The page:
Activists fight to hold energy companies accountable in age of repressive state laws

Anti-Dakota Access Pipeline demonstrations inspired legislative crackdown, Greenpeace report says.

A Native American protester holds up his arms as he and other protesters are threatened by private security guards and guard dogs, at a work site for the Dakota Access Pipeline in North Dakota on September 3, 2016. CREDIT: ROBYN BECK/AFP/Getty Images
A Native American protester holds up his arms as he and other protesters are threatened by private security guards and guard dogs, at a work site for the Dakota Access Pipeline in North Dakota on September 3, 2016. CREDIT: ROBYN BECK/AFP/Getty Images

The Native American-led protests against construction of the Dakota Access Pipeline (DAPL) inspired a national movement that reached its peak in the fall of 2016. The massive protests against the oil pipeline also caught the attention of state lawmakers in North Dakota and other fossil fuel-friendly states who feared the spread of similar demonstrations against other energy infrastructure projects.

Starting in early 2017, these state legislators worked with corporate-funded groups to craft legislation restricting the right to protest and criminalizing protest. More than two years after the rise of the anti-Dakota Access Pipeline movement, efforts to crack down on protests have not slowed down, according to a new report from Greenpeace that focuses on Energy Transfer Partners, the corporate sponsor of the controversial oil pipeline.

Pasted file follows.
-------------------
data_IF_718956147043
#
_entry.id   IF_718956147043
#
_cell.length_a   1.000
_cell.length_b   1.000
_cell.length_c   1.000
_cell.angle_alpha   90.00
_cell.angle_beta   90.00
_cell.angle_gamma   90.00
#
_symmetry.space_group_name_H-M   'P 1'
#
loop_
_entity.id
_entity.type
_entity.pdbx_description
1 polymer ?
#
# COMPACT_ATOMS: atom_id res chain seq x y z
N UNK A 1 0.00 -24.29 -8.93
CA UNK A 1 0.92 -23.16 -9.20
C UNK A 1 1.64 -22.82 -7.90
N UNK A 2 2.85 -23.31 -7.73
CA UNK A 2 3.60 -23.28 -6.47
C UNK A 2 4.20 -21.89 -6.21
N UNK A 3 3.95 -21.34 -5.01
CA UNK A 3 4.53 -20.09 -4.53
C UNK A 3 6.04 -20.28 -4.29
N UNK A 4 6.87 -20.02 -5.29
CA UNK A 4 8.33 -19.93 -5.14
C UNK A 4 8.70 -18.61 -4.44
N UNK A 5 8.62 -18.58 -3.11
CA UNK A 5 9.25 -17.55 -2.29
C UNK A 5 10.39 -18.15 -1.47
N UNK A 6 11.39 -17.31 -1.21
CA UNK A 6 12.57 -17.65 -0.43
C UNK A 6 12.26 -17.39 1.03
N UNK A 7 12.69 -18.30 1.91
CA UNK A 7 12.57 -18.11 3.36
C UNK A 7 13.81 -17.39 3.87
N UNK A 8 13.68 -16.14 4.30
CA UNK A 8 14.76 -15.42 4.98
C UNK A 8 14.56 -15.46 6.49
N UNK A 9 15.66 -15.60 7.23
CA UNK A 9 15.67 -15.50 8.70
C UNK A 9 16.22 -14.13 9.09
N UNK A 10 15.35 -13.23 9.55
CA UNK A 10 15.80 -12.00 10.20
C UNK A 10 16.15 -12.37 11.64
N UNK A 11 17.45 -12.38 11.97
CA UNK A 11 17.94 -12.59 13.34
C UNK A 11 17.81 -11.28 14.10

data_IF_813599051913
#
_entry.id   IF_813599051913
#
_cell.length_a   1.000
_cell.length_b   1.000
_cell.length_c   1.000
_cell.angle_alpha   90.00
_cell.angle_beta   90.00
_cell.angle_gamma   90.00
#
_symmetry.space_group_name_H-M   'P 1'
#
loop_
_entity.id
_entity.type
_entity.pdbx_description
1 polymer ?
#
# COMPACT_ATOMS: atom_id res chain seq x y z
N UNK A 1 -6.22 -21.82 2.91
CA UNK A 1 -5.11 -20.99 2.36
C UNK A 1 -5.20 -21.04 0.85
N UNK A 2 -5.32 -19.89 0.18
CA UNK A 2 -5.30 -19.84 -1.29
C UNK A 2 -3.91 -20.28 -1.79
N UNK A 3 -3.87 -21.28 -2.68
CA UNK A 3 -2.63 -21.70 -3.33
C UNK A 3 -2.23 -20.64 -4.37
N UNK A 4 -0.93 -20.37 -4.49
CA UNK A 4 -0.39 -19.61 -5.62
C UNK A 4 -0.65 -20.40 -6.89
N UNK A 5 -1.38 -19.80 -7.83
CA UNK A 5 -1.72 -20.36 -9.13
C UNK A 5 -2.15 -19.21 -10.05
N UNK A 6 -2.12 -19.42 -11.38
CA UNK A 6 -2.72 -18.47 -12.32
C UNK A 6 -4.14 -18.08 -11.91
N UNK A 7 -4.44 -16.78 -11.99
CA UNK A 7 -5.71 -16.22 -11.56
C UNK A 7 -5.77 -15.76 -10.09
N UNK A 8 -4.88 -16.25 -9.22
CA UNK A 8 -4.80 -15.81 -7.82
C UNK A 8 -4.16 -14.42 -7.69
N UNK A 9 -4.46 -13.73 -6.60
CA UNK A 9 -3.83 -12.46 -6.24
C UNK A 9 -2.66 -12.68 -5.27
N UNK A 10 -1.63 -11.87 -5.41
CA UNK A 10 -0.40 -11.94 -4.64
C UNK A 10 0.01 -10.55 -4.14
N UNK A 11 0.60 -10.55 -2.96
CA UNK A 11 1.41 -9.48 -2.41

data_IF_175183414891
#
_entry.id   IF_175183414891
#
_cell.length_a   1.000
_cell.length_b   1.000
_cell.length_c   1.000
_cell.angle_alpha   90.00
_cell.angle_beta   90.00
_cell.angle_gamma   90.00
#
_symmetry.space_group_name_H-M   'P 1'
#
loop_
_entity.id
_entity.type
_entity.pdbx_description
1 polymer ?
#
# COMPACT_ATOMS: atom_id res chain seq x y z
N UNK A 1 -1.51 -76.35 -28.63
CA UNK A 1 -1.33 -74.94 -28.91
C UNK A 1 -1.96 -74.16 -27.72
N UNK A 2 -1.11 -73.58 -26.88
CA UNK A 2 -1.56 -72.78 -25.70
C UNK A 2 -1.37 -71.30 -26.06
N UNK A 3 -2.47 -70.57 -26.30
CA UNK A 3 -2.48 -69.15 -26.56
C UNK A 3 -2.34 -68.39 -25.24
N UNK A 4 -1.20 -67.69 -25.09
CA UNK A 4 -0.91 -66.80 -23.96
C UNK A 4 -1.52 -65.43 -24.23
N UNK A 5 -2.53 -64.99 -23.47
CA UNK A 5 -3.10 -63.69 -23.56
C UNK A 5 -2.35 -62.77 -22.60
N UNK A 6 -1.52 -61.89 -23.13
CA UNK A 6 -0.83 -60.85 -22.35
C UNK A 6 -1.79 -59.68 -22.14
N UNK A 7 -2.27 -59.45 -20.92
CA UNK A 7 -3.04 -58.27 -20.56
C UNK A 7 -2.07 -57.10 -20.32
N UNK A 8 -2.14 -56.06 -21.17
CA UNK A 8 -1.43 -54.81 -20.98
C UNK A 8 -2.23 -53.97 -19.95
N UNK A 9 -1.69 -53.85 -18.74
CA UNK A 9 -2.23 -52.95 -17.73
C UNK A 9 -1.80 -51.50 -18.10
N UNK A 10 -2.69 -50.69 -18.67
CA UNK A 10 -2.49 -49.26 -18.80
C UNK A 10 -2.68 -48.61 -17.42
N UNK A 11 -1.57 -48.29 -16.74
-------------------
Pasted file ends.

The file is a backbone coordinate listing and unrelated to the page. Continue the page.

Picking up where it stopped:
More than 60 bills have been introduced in state legislatures restricting the right to protest in the wake of the anti-DAPL movement. Nine of the bills have passed and 26 are pending. Three of the nine bills became law in North Dakota. The most recent anti-protest bill to become law was signed by Iowa Gov. Kim Reynolds (R) in April.

Among the most recent bills to be introduced is one in Minnesota where state lawmakers are considering whether to create a felony for anyone who “recruits, trains, aids, advises, hires, counsels, or conspires with” an individual who causes significant damage to critical infrastructure such as pipelines. The bill would target people associated with someone that damages property. For example, a person who brings food to protesters could be held liable for the actions of others at a protest camp.


“The legislative trend sparked by the DAPL protests shows no signs of slowing down, and the resulting impact could have disastrous consequences on First Amendment rights and free speech — consequences extending far beyond pipelines,” Greenpeace warns in the report, released Monday.

Energy Transfer Partners, Greenpeace notes, has not been held accountable for its violent attacks on protesters or its aggressive stance against public participation in the pipeline permitting process.

“Its continuous disregard of the suggestions and recommendations of government agencies, clients, and international human rights groups; and its condoning of militarized use of force against Water Protectors and allies at Standing Rock are all alarming,” Greenpeace says in the report.

Energy Transfer Partners’ litigation and the new and proposed laws are having a long-term “chilling effect” on free speech, especially around protests against pipeline projects. “Even just introducing these protest bills has the potential to chill speech and deter 1st amendment protected activities,” the report says.


By late 2016, anti-DAPL protests against the pipeline and against the banks funding the mega-infrastructure were happening across the country. The Standing Rock reservation in North Dakota remained the epicenter of the protests where thousands of anti-pipeline activists gathered to stop construction of the project on the sacred Native American lands.

In response to the protests, the Obama administration denied Energy Transfer Partners a permit to finish construction of the pipeline, a $3.78 billion project running directly under the Missouri River.

Upon winning the White House, President Trump’s pro-police rhetoric and his administration’s energy dominance agenda emboldened law enforcement agencies and corporate-backed politicians to take measures that they hoped would instill fear into anti-pipeline activists.